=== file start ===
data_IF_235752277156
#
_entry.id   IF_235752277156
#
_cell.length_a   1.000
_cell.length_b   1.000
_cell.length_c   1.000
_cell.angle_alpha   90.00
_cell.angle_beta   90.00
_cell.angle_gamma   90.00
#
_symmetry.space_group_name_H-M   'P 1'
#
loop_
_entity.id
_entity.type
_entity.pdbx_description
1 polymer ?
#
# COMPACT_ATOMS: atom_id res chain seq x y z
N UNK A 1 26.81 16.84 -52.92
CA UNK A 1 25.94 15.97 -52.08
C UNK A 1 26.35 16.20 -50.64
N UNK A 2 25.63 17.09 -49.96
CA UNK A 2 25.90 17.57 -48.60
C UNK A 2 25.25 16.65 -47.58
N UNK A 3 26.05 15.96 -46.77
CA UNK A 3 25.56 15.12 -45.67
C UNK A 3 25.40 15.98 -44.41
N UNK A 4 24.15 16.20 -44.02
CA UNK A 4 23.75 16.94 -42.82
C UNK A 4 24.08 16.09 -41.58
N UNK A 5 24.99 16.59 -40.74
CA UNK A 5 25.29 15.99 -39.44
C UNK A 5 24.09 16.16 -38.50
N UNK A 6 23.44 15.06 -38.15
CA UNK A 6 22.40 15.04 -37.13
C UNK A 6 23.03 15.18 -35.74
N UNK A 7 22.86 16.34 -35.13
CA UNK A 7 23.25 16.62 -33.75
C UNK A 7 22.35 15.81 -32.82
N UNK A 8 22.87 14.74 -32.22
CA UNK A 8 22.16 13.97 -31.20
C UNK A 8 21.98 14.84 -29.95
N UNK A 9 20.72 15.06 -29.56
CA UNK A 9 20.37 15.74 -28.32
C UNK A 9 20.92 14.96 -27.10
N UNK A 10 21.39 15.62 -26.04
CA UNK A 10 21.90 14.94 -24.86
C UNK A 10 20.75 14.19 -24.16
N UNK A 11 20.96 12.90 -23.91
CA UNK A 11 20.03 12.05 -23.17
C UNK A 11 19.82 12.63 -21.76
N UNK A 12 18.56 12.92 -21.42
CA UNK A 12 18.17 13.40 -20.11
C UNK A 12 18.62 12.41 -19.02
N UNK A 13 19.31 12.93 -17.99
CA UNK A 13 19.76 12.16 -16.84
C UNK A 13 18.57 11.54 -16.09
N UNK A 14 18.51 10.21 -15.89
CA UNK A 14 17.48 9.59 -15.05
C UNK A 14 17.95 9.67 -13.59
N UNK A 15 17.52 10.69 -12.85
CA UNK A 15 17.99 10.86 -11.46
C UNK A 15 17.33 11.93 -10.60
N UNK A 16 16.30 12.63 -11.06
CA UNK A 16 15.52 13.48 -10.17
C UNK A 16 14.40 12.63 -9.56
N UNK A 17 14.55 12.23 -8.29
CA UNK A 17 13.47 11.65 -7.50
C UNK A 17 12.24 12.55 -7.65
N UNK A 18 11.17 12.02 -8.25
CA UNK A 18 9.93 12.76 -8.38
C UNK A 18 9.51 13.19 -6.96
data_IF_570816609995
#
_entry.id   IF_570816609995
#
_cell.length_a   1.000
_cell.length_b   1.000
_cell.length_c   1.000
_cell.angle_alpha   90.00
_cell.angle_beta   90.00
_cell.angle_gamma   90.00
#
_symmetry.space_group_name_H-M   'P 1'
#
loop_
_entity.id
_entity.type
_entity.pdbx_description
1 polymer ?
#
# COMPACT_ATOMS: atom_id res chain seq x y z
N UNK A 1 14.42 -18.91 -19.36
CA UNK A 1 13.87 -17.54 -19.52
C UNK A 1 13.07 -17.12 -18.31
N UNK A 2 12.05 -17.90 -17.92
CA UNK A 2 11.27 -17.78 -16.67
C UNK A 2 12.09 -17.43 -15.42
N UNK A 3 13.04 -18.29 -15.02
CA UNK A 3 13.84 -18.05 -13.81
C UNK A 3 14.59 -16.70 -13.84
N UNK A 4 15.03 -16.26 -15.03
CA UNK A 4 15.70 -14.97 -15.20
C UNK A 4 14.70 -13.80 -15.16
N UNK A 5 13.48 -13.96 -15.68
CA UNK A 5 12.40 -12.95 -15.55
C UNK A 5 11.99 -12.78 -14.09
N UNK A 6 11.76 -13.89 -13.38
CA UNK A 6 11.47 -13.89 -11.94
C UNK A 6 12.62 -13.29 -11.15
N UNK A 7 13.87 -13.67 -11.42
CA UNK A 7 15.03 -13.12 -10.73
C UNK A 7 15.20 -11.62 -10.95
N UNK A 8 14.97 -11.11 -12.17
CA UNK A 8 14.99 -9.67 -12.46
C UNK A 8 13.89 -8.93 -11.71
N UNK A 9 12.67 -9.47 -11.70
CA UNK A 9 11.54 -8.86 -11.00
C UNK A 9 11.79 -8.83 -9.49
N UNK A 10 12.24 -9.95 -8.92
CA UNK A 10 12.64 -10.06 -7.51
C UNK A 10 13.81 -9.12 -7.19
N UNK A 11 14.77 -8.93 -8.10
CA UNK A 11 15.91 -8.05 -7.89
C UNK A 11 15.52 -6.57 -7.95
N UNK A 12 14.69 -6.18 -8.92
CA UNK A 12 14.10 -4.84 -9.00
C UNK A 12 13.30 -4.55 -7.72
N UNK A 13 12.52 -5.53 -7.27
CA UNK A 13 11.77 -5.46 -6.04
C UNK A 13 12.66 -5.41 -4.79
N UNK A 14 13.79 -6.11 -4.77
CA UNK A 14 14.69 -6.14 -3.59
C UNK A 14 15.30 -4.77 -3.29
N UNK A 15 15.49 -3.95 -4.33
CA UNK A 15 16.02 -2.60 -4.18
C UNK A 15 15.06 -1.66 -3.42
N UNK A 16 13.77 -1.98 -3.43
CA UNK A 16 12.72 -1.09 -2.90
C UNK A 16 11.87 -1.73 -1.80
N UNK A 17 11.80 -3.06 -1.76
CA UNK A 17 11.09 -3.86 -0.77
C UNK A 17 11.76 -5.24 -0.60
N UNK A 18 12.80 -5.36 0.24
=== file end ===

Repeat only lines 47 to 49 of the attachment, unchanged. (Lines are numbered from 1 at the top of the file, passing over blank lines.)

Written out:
C UNK A 9 20.92 14.96 -27.10
N UNK A 10 21.39 15.62 -26.04
CA UNK A 10 21.90 14.94 -24.86